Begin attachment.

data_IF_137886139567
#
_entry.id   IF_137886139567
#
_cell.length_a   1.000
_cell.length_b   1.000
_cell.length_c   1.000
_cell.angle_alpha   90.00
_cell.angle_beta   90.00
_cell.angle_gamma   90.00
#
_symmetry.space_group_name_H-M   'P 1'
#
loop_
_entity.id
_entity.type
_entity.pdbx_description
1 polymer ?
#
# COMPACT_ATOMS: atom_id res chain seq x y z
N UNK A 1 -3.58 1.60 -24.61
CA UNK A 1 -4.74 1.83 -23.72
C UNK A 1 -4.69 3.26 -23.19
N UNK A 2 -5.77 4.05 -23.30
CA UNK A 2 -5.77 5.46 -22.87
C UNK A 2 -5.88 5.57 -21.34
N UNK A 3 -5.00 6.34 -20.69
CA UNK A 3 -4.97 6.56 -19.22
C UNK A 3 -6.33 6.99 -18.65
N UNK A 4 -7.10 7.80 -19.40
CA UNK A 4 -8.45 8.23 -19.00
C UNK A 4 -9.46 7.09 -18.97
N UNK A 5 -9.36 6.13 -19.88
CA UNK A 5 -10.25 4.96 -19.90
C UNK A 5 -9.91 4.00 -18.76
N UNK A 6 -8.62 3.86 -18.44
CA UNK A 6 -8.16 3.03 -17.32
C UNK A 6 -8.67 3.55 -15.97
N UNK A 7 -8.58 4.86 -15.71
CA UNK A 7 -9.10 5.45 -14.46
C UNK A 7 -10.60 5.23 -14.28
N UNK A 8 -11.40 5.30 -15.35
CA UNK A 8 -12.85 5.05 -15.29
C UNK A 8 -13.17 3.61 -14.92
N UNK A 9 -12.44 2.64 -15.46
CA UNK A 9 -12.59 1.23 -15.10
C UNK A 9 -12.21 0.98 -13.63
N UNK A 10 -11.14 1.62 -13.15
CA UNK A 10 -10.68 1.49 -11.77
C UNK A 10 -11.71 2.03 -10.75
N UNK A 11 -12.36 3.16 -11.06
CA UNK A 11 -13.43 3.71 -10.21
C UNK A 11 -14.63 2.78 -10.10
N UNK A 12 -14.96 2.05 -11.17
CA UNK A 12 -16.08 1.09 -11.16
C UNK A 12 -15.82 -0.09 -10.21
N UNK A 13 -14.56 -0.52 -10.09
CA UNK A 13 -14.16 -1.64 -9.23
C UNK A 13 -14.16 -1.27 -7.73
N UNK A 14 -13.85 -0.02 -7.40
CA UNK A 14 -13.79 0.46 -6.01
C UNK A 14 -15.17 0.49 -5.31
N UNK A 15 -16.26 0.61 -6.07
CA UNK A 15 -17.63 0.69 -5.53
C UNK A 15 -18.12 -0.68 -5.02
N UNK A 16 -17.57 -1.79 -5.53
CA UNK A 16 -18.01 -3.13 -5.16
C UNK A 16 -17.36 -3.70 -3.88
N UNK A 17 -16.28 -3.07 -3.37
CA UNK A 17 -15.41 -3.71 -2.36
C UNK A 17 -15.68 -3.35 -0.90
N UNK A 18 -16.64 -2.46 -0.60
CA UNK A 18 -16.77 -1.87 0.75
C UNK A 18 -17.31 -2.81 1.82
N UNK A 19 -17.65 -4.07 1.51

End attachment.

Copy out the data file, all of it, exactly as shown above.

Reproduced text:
data_IF_137886139567
#
_entry.id   IF_137886139567
#
_cell.length_a   1.000
_cell.length_b   1.000
_cell.length_c   1.000
_cell.angle_alpha   90.00
_cell.angle_beta   90.00
_cell.angle_gamma   90.00
#
_symmetry.space_group_name_H-M   'P 1'
#
loop_
_entity.id
_entity.type
_entity.pdbx_description
1 polymer ?
#
# COMPACT_ATOMS: atom_id res chain seq x y z
N UNK A 1 -3.58 1.60 -24.61
CA UNK A 1 -4.74 1.83 -23.72
C UNK A 1 -4.69 3.26 -23.19
N UNK A 2 -5.77 4.05 -23.30
CA UNK A 2 -5.77 5.46 -22.87
C UNK A 2 -5.88 5.57 -21.34
N UNK A 3 -5.00 6.34 -20.69
CA UNK A 3 -4.97 6.56 -19.22
C UNK A 3 -6.33 6.99 -18.65
N UNK A 4 -7.10 7.80 -19.40
CA UNK A 4 -8.45 8.23 -19.00
C UNK A 4 -9.46 7.09 -18.97
N UNK A 5 -9.36 6.13 -19.88
CA UNK A 5 -10.25 4.96 -19.90
C UNK A 5 -9.91 4.00 -18.76
N UNK A 6 -8.62 3.86 -18.44
CA UNK A 6 -8.16 3.03 -17.32
C UNK A 6 -8.67 3.55 -15.97
N UNK A 7 -8.58 4.86 -15.71
CA UNK A 7 -9.10 5.45 -14.46
C UNK A 7 -10.60 5.23 -14.28
N UNK A 8 -11.40 5.30 -15.35
CA UNK A 8 -12.85 5.05 -15.29
C UNK A 8 -13.17 3.61 -14.92
N UNK A 9 -12.44 2.64 -15.46
CA UNK A 9 -12.59 1.23 -15.10
C UNK A 9 -12.21 0.98 -13.63
N UNK A 10 -11.14 1.62 -13.15
CA UNK A 10 -10.68 1.49 -11.77
C UNK A 10 -11.71 2.03 -10.75
N UNK A 11 -12.36 3.16 -11.06
CA UNK A 11 -13.43 3.71 -10.21
C UNK A 11 -14.63 2.78 -10.10
N UNK A 12 -14.96 2.05 -11.17
CA UNK A 12 -16.08 1.09 -11.16
C UNK A 12 -15.82 -0.09 -10.21
N UNK A 13 -14.56 -0.52 -10.09
CA UNK A 13 -14.16 -1.64 -9.23
C UNK A 13 -14.16 -1.27 -7.73
N UNK A 14 -13.85 -0.02 -7.40
CA UNK A 14 -13.79 0.46 -6.01
C UNK A 14 -15.17 0.49 -5.31
N UNK A 15 -16.26 0.61 -6.07
CA UNK A 15 -17.63 0.69 -5.53
C UNK A 15 -18.12 -0.68 -5.02
N UNK A 16 -17.57 -1.79 -5.53
CA UNK A 16 -18.01 -3.13 -5.16
C UNK A 16 -17.36 -3.70 -3.88
N UNK A 17 -16.28 -3.07 -3.37
CA UNK A 17 -15.41 -3.71 -2.36
C UNK A 17 -15.68 -3.35 -0.90
N UNK A 18 -16.64 -2.46 -0.60
CA UNK A 18 -16.77 -1.87 0.75
C UNK A 18 -17.31 -2.81 1.82
N UNK A 19 -17.65 -4.07 1.51